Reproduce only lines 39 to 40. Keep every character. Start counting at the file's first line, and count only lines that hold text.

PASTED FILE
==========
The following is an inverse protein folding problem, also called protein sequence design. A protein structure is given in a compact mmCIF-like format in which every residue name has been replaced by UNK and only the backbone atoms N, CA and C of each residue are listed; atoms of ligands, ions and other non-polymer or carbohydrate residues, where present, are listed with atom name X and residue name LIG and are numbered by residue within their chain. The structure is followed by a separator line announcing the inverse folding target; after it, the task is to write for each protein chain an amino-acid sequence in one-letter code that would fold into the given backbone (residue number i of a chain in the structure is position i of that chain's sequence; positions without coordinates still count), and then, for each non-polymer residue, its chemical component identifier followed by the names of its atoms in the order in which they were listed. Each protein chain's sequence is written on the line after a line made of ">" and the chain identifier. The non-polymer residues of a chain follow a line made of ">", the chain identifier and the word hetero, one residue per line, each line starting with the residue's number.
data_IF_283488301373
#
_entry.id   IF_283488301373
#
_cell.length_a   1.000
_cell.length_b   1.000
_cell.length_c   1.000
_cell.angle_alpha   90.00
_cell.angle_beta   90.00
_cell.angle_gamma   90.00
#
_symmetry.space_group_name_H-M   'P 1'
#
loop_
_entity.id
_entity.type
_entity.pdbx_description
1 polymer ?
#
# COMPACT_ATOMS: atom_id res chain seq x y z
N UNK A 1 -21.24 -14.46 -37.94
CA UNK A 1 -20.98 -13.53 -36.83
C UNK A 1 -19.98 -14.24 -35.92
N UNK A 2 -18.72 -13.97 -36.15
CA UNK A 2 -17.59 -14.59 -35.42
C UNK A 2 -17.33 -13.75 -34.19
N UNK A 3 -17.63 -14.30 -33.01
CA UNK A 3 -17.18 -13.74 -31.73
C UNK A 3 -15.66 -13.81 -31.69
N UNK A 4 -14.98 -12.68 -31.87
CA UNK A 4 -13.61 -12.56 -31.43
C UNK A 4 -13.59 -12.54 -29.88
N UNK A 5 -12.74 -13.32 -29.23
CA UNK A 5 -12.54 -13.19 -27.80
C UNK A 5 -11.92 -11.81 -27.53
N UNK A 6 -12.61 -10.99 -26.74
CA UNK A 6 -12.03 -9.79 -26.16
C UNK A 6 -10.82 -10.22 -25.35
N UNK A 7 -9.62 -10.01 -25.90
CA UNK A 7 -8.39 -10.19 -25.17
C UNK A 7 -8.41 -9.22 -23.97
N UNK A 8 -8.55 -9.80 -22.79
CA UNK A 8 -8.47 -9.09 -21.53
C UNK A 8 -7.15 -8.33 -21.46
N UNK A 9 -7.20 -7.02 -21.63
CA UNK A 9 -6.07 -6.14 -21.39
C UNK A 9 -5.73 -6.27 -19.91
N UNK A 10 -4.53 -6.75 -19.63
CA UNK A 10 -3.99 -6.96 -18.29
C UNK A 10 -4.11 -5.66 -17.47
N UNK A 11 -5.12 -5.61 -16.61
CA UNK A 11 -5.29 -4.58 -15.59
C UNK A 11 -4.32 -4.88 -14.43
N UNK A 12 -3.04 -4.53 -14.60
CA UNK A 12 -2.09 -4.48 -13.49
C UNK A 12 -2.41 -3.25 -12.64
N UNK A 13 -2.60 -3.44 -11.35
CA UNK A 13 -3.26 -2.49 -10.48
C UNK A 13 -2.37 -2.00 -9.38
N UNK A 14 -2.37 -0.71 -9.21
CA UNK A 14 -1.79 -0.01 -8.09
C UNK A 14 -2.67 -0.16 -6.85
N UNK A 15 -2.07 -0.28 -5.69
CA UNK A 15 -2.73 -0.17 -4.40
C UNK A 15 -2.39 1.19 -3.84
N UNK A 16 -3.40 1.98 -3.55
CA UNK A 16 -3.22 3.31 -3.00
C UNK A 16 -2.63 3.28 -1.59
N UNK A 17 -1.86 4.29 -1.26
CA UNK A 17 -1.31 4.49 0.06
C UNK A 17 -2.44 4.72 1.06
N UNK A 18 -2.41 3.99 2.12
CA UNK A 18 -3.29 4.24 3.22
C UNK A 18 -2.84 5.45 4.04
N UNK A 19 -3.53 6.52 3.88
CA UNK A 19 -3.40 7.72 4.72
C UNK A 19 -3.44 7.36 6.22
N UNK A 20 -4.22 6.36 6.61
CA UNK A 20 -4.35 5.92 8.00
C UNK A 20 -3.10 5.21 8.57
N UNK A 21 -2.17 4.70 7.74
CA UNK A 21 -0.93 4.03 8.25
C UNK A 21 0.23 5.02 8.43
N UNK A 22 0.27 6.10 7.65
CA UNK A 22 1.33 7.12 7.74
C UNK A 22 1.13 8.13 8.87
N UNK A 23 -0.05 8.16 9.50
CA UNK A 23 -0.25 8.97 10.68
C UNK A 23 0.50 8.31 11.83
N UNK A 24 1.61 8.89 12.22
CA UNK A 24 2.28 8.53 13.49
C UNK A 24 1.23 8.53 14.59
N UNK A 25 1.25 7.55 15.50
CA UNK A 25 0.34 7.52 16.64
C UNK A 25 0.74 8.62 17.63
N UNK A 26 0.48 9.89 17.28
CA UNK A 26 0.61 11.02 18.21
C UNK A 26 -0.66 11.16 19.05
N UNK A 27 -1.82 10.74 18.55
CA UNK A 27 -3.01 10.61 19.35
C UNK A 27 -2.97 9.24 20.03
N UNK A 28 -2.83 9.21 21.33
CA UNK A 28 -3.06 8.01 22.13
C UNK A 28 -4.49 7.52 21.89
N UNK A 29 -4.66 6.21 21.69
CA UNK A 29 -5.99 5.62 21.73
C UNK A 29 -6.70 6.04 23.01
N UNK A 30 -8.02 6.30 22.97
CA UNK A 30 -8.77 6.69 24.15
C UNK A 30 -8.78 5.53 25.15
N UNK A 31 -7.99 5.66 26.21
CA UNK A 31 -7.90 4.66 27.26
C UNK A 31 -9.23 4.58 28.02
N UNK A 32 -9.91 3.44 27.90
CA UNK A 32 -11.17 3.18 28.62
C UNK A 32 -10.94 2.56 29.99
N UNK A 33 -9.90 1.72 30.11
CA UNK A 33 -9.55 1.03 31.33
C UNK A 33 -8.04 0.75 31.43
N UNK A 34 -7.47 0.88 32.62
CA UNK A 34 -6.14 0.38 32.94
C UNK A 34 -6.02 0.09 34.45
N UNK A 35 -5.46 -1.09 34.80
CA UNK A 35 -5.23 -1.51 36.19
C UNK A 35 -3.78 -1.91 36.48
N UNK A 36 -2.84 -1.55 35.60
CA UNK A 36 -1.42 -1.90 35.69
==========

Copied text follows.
C UNK A 6 -10.82 -10.22 -25.35
N UNK A 7 -9.62 -10.01 -25.90